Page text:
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The Magic Cafe Forum Index » » The Good News! » » Gospel Magic for Teens (0 Likes) Printer Friendly Version

Andini
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Columbus, OH
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I know a lot of the gospel magic performed is performed for elementary school-age kids. And while I think that it's important for that age group to grasp the basics of their religion, I think that getting a hold of a solid faith is more important for the high-school age.

Have any of you done magic for the teen age group? What do you have to do differently than younger kids? What messages do you share and how?

I'm really looking forward to your feedback.
-Andy Smile
drkptrs1975
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North Eastern PA
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Basically the same thing. Not that much of a difference. Same Rope Tricks, and Card tricks, as well as some Math Tricks and handkerchief tricks as well.
Rob Johnston
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I have done many presentations for the teen age group and have had GREAT success. I recommend trying it out. You get some great reactions if you are a good performer.

They love cards and coins ecspecially.
"Genius is another word for magic, and the whole point of magic is that it is inexplicable." - Margot Fonteyn
BroDavid
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A lot of my audiences are high school and young college teens.

I find that they like just about anything that will fool them.

They especially like fire and D'lites and anything "in your face" type of effects where you fool them up close. My 3 ring routine is one that gathers crowds of teens, and often has them leaving only to gather others to bring back and "See this".

And Astinus makes a good point. They will like everything you do, if you do a good job. But if you slip up, or are not confident as a performer, they will eat you alive.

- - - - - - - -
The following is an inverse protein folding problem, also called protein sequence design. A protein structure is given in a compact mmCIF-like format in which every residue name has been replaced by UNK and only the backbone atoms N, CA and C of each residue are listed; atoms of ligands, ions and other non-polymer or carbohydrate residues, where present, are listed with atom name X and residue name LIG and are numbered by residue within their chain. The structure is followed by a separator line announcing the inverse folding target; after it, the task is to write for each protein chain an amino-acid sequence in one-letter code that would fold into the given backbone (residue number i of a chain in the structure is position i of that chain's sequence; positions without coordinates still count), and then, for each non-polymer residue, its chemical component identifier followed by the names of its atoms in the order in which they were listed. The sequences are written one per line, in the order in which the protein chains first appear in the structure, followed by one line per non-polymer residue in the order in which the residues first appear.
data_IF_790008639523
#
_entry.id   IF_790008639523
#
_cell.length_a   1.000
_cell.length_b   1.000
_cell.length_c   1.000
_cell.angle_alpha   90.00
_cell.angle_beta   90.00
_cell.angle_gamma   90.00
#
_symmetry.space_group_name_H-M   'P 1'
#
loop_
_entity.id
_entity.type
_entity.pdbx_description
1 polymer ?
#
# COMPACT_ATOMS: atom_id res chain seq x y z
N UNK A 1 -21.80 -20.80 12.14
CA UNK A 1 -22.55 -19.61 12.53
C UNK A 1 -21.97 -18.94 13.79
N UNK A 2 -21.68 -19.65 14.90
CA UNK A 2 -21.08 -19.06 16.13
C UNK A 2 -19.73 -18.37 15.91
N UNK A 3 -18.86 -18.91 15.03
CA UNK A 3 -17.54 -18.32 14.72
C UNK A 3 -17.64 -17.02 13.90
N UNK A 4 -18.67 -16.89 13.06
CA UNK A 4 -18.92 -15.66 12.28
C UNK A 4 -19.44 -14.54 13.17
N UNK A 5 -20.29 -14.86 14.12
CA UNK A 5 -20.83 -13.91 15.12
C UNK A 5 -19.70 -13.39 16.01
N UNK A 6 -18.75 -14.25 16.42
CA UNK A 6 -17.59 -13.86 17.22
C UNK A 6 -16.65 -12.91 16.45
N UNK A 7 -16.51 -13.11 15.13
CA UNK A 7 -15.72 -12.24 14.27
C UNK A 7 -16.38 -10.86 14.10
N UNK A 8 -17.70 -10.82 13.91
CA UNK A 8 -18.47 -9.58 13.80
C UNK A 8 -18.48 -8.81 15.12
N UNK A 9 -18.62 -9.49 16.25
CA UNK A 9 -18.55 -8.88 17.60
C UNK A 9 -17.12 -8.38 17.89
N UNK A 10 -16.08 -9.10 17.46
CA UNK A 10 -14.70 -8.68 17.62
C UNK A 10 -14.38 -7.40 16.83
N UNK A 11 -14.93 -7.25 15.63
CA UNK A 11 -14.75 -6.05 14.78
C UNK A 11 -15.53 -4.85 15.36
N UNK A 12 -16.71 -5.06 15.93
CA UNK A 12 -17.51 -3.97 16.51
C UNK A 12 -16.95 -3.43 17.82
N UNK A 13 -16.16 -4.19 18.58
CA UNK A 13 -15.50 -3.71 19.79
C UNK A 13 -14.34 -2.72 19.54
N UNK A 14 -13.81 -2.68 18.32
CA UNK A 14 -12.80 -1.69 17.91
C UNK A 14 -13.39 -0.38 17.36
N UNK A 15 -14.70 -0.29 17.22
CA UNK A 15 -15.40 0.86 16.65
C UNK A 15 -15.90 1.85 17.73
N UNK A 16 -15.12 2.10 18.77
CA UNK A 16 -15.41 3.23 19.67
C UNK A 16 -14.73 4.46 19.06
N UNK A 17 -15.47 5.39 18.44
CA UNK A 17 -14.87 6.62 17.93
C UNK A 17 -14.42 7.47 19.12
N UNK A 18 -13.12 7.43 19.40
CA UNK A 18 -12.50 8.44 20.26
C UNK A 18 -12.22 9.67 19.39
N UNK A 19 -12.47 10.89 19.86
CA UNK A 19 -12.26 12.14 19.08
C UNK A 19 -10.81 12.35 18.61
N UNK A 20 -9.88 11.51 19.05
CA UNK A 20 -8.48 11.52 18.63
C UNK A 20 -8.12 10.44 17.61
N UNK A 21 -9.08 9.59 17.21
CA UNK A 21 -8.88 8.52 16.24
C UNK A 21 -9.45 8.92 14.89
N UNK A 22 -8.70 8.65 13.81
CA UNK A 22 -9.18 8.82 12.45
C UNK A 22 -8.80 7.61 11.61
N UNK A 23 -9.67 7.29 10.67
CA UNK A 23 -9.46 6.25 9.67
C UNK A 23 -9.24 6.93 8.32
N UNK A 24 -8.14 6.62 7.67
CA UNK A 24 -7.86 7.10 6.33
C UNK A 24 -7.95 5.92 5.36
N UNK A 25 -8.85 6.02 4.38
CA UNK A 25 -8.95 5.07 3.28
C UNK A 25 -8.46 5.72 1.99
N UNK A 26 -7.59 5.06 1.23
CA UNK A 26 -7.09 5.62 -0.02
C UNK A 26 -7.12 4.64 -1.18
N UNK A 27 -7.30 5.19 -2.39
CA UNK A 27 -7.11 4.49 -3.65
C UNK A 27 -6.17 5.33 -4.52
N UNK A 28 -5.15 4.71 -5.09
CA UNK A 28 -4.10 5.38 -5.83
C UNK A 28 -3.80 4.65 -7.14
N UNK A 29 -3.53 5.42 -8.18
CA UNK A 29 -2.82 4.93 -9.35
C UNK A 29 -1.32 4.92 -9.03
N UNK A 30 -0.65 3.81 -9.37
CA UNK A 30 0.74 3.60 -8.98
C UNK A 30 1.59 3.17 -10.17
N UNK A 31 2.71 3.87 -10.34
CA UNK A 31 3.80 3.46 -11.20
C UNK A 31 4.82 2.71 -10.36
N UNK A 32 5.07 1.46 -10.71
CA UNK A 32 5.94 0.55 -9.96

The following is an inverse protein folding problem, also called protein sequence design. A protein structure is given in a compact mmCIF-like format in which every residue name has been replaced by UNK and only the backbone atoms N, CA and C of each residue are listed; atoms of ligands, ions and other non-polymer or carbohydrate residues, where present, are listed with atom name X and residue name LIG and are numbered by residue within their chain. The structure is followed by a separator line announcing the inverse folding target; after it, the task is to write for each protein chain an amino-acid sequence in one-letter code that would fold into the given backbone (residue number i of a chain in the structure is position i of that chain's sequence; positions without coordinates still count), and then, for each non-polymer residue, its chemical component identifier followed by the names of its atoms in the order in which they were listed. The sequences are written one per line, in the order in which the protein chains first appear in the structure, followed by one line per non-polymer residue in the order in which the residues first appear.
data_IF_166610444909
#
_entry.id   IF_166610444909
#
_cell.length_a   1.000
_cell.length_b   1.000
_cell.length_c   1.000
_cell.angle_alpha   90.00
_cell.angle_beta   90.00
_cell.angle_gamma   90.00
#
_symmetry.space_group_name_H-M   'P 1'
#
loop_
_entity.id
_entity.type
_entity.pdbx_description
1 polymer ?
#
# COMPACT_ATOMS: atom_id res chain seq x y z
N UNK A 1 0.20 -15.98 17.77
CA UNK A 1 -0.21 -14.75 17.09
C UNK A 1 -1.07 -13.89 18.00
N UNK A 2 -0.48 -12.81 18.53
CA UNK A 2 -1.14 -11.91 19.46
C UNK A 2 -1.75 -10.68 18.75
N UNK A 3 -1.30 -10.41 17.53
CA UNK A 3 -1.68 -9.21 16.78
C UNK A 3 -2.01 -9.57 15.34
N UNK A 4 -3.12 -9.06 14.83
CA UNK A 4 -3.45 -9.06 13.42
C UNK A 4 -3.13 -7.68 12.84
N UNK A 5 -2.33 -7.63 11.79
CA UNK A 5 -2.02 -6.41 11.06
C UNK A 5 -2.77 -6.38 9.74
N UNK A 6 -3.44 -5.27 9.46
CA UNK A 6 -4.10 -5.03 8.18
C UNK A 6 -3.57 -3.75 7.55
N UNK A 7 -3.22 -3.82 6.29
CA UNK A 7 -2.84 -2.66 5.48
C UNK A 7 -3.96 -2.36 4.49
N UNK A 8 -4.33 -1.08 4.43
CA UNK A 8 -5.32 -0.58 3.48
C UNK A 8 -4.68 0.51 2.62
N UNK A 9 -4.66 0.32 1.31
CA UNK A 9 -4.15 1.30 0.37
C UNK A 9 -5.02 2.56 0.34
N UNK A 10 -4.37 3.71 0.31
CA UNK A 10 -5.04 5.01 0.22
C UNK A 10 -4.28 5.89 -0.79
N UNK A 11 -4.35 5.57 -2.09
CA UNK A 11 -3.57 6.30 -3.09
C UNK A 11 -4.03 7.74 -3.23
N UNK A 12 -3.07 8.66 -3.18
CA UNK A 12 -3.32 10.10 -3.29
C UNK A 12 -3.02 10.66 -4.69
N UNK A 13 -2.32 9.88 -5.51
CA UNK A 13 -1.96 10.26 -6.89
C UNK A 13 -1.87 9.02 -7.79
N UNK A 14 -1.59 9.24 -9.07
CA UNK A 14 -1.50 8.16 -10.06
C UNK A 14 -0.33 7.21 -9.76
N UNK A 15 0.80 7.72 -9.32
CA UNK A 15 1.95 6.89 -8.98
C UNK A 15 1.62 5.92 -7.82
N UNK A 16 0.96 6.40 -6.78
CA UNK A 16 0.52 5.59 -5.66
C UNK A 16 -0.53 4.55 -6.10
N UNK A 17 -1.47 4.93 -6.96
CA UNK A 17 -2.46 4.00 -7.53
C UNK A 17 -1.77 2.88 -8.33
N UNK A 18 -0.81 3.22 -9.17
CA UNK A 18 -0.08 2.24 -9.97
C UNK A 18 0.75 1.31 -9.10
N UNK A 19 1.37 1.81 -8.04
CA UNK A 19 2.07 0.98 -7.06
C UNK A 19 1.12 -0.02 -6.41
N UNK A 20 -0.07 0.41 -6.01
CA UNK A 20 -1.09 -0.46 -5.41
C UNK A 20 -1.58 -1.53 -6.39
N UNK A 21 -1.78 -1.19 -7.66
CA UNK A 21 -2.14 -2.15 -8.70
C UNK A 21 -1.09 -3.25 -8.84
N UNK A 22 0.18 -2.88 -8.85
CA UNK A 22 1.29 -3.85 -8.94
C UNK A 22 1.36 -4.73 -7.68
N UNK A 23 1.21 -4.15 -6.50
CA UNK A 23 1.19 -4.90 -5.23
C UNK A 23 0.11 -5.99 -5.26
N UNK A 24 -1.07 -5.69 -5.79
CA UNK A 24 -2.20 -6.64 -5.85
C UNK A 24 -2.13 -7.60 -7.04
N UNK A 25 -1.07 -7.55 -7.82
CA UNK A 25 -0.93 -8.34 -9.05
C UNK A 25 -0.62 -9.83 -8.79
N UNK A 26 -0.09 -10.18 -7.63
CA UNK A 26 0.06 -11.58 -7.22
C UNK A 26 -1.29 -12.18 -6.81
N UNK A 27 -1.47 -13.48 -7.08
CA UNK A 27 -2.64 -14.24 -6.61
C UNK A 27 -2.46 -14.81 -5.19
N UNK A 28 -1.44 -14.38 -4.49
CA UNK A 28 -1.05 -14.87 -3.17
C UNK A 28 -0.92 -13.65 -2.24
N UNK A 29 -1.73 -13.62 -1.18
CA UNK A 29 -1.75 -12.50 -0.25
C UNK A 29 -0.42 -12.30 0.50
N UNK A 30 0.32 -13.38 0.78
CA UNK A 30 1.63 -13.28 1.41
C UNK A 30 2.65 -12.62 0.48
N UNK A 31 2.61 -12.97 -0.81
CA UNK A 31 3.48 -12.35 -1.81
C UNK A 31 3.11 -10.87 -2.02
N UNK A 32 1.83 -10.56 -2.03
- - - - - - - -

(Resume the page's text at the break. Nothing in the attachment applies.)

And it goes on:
BroDavid
If you stand for nothing, you will fall for anything.
Jon Gallagher
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Elmwood, Illinois
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I do an awful lot of "after-prom" parties this time of year and one thing I've found about performing for teenagers: DO NOT CHALLENGE THEM.

Get them on your side. Knock their socks off, but whatever you do, do not go in with a chip on your shoulder. That's when they'll eat you alive.

I've learned that if I go in, start strolling and do some simple, knock your socks off magic (sponge rabbits, believe it or not, is VERY popular) and get them to like me. That way, if someone comes up later who wants to call me out on certain effects, the rest of the kids come to my rescue. It's happened more than once.

The key: Get them on YOUR side.
www.jongallagher.com

Hey! I'm finally a Dot Com!
Andini
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Jon, I see what you're saying...sort of. Could you give an example of a routine and how you present it so that they're on your side? Also, explain what you mean by not "challenging" them, please.

Thanks for the awesome response already, though. You've all got some great points.
Jon Gallagher
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I guess it's more of an attitude thing. I've seen magicians go in with the attitude of "I'm better than you and you're not going to figure this out." That attitude will kill you.

I guess the best example I can come up with is a chop cup routine I do. I start with a couple of real corny jokes, then do some very subtle moves. Sometimes even I'm wrong about where the little red ball is at which makes them laugh (of course I know where it is all the time, but they don't know that).